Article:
If you find yourself in a city that is one of the most famous in Europe, it is usually not hard to find places from which it can be admired in all its beauty.

In Prague, the view from the top of the Letná Park is almost unparalleled. Situated on the Letná hill, on the opposite side of the Vltava River, it offers a dramatic view over the city’s old town, and can be reached by foot, like almost anything in the Czech capital.

Anything, aside from the Prague Castle. Unless you are up for a challenge.

    …it includes the Gothic St Vitus Cathedral…

Situated on top of a steep hill, it is the largest ancient castle in the world and it took more than 1000 years for it to be completed. A combination of different architectural styles, it includes the Gothic St Vitus Cathedral and the Romanesque Basilica of St George, as well as a monastery, palaces and gardens.

The castle however is not Prague’s only icon; although symbol of the city in postcards and photographs, there are many more scattered around the city. Charles Bridge is one of them. Its most famous statue, that of John of Nepomuk, is wrapped in legends and traditions: rub the bronze plaque of the golden dog and it will bring you fidelity; touch the plaque depicting St John being thrown into the river and they say you will one day return to Prague.

    …an imposing granite monument dedicated to Stalin…

Post-communism symbols are also widely present. Located at the top of the Letná hill is the Prague metronome: representing constant change and the Czech’s newly acquired freedom to do what they pleased with their time, it replaced an imposing granite monument dedicated to Stalin.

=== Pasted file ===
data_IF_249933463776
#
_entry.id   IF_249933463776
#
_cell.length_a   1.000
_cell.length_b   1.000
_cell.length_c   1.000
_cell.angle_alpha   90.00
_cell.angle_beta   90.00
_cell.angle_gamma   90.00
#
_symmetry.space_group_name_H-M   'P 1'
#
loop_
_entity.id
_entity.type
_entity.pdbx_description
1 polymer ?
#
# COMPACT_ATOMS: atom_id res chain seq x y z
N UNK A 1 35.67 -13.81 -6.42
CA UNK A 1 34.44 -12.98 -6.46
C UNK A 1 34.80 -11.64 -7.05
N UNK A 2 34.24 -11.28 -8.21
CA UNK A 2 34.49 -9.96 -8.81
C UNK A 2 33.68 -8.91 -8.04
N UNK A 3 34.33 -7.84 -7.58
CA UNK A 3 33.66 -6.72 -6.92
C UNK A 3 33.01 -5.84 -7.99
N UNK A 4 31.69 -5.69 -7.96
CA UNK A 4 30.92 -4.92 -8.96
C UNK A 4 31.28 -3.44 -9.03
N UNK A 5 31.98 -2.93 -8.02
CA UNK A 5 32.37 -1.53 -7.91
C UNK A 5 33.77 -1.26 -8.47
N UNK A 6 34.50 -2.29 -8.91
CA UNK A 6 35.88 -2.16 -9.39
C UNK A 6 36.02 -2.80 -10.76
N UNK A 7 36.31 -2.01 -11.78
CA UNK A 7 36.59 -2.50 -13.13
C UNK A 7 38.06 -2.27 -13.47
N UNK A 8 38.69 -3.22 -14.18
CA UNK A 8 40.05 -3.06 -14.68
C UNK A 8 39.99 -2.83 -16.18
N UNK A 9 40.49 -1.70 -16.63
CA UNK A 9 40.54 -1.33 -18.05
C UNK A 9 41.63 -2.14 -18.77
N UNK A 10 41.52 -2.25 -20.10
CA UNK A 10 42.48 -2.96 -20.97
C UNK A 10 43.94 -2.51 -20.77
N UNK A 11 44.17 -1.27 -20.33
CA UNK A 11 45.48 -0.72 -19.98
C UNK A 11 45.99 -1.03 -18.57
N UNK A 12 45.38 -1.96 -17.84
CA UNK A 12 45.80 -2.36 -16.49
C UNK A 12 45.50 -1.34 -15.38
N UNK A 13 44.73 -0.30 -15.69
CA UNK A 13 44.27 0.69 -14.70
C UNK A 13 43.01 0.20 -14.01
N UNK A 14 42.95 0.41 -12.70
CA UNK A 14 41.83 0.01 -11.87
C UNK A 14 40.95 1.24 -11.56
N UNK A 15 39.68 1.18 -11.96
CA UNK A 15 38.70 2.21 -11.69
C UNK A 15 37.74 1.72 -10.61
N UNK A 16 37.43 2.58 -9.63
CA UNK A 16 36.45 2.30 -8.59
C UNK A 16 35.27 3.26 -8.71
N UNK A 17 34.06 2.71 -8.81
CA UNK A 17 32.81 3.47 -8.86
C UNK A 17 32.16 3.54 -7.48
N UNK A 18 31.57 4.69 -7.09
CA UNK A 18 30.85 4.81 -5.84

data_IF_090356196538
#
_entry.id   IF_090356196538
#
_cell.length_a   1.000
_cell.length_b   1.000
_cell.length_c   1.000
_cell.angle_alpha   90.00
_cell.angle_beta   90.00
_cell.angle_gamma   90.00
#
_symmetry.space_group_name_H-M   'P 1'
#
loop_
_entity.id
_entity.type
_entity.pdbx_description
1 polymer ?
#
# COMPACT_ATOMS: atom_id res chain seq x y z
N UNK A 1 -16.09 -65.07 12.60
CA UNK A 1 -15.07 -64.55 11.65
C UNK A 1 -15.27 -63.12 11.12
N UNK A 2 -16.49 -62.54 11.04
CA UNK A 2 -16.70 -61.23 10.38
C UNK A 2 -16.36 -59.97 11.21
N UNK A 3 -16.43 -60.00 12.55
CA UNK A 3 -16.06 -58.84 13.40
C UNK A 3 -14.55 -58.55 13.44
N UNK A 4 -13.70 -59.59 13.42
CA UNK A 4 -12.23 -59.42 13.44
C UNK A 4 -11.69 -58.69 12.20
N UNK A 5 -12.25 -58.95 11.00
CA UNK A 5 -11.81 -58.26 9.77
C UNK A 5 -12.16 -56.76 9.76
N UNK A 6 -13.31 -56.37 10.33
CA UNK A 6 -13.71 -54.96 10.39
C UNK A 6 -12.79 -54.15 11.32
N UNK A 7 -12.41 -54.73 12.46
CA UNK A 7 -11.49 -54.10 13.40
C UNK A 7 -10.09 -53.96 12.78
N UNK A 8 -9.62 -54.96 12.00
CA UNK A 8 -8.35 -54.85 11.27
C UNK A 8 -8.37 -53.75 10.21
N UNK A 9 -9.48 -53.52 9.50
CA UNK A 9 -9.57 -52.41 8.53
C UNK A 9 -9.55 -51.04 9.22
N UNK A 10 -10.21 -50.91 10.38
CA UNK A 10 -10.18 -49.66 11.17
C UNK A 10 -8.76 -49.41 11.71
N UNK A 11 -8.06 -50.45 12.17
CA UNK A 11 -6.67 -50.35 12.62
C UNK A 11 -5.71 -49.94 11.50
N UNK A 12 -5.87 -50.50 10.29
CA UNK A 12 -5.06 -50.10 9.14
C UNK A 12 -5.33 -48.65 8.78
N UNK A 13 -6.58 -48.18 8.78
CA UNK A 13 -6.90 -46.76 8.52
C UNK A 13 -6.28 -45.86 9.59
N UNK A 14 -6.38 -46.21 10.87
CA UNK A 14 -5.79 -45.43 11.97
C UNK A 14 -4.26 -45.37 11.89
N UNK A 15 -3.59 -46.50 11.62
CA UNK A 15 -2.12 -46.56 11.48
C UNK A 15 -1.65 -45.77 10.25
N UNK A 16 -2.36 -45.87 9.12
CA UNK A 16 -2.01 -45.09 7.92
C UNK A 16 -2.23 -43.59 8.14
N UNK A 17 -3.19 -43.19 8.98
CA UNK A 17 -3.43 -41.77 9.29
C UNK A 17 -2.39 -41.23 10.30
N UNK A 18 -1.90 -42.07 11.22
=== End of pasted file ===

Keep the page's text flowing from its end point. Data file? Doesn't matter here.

The John Lennon wall, located in Malá Strana, is possibly the most important one. In 1980, defying almost every communist rule in the book, the wall was taken by storm by the Czech youth, who painted quotes from Lennon’s songs or his most famous portraits on it when the Beatles singer died. Brushed clean by communist soldiers during the night, they would paint on it again the next evening. Nowadays, the wall is constantly changing, but the Lennon graffiti cannot be painted over.


    …grilled dough and topped with almonds, walnut and cinnamon…

If you decide to walk to the John Lennon Wall from the Prague Castle, make sure to stop by the Creperie U Kajetána (Nerudova 248) on your way down for a trdelník, Czech Republic’s traditional sweet pastries. Made of grilled dough and topped with almonds, walnut and cinnamon, it is the perfect treat after walking around the whole day, especially if you decide to add Nutella.

A blend of different cultures and religions, Prague is also home to three synagogues, situated in and around the city’s Jewish quarter, Josefov. Next to the Spanish Synagogue’s main entrance is the statue of the most beloved Jew in Prague, Franz Kafka: born in the city in 1883 and one of the main reasons of pride for the Czech capital, the statue represents a scene from his novella The Metamorphosis. Although not linked to any legend or tradition, the statue is one of the city’s favourite spots, similarly to the National Museum: one of Prague’s most imposing buildings, it is unfortunately closed for renovation until 2016.

    …the perfect excuse to go back in a couple of years…

Some people told me they regretted not being able to see it from the inside; for me, it’s just the perfect excuse to go back in a couple of years. With everything that Prague has to offer, who knows what else I have missed.

About The Author

MA journalism graduate from City University London, she has a passion for reading, travelling, football, dancing salsa and everything related to Spain.

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